But it was the speed at which he could work that earned him the nickname ‘The Drawing Machine’, which was first used during the 1984 Artistcare workshop that toured Australia; footage of which is shown in the video above.
“I would guess it was Imre Molnar [former CCS Provost who passed away in 2012] that would have coined that since he was the instigator of the workshop and so much else in dad’s life,” Leon recalls. “He was the catalyst to dad’s drawing machine.”
Professor Fitzpatrick’s legacy will not only live on in the design community and amongst the designers and artists he mentored and guided, but also within his family. Unlike Bryon, his children all followed in their father’s footsteps and continue to work in creative and multidisciplinary fields of industrial design, architecture, fashion design, writing, jewelry design, art curation, illustration, graphic design, fine art & sculpture and filmmaking. Their professions are varied, but it’s clear that Bryon inspired many people to create in many ways.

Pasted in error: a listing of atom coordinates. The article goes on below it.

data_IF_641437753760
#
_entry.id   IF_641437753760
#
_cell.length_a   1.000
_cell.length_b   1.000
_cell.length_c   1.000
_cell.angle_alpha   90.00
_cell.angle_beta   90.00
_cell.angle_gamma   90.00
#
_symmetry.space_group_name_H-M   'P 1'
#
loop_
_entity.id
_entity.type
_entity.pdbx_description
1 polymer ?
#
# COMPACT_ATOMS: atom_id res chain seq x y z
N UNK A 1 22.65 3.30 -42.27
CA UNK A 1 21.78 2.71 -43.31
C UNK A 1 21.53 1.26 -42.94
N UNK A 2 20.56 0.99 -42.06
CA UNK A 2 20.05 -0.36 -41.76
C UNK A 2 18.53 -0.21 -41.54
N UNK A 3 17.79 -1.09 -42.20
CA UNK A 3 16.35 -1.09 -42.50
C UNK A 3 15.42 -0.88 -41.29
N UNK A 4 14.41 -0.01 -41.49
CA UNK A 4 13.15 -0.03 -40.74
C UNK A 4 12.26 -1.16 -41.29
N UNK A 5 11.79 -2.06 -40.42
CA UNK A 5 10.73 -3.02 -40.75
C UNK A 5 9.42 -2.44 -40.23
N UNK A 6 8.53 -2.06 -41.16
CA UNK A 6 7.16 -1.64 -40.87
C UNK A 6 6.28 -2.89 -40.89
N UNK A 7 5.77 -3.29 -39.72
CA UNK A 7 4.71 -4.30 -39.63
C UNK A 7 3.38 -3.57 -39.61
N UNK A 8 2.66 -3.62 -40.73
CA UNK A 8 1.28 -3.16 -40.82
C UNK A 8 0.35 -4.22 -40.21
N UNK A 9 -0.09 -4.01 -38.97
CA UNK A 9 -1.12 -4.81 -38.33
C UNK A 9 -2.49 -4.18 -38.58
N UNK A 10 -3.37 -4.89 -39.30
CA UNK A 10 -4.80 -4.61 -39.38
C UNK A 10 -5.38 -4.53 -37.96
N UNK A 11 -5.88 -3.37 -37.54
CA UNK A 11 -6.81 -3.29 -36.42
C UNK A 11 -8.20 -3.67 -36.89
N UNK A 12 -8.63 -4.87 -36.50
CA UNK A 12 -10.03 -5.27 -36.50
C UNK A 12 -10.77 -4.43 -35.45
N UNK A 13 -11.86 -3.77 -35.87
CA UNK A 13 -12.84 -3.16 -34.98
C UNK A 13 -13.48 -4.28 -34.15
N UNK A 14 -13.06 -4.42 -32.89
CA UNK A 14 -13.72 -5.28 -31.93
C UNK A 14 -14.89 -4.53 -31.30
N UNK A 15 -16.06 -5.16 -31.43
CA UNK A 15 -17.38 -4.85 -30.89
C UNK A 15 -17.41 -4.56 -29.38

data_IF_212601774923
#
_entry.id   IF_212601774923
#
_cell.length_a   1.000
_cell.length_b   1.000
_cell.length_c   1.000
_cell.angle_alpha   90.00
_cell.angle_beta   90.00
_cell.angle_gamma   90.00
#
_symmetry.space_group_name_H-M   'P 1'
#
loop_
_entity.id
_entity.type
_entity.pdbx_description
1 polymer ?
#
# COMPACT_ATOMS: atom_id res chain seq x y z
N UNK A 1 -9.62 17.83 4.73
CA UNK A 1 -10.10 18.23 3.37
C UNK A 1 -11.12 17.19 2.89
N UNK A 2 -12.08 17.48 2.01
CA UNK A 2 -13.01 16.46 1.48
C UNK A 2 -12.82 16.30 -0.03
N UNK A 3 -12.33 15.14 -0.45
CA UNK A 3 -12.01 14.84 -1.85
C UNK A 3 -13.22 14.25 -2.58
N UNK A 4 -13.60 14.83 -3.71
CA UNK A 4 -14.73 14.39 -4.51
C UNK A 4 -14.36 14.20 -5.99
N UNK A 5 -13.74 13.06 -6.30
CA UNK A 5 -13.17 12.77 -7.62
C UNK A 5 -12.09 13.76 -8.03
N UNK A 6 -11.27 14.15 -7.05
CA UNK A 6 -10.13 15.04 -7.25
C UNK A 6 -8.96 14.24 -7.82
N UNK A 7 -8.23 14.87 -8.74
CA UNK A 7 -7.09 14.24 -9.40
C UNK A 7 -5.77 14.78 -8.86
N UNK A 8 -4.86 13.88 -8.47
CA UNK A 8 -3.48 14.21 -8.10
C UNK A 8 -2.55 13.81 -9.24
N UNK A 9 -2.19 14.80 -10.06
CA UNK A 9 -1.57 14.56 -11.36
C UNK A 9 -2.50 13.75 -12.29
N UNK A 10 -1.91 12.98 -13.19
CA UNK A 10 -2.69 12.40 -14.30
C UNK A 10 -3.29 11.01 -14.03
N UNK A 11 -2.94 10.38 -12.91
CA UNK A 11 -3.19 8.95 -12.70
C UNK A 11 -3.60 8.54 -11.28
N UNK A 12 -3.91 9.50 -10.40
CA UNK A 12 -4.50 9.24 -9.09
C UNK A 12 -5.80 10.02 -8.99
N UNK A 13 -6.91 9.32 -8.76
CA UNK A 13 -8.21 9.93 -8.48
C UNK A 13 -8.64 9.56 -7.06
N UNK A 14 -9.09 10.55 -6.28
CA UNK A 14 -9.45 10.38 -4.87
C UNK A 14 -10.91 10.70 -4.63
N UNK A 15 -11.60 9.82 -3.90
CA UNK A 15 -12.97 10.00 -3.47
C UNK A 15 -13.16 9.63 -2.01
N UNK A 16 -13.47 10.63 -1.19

“Mostly it’s the pursuit of perfection, which we all seem to have inherited,” says Leon. “He never rested on his laurels and was always focused on not what you’ve done, but what you can do.”
Sketch by Bryon Fitzpatrick
Sketch by Bryon Fitzpatrick
Bryon Fitzpatrick’s design for Australia’s Stackhat bike helmet
Bryon Fitzpatrick at work
Sketch by Bryon Fitzpatrick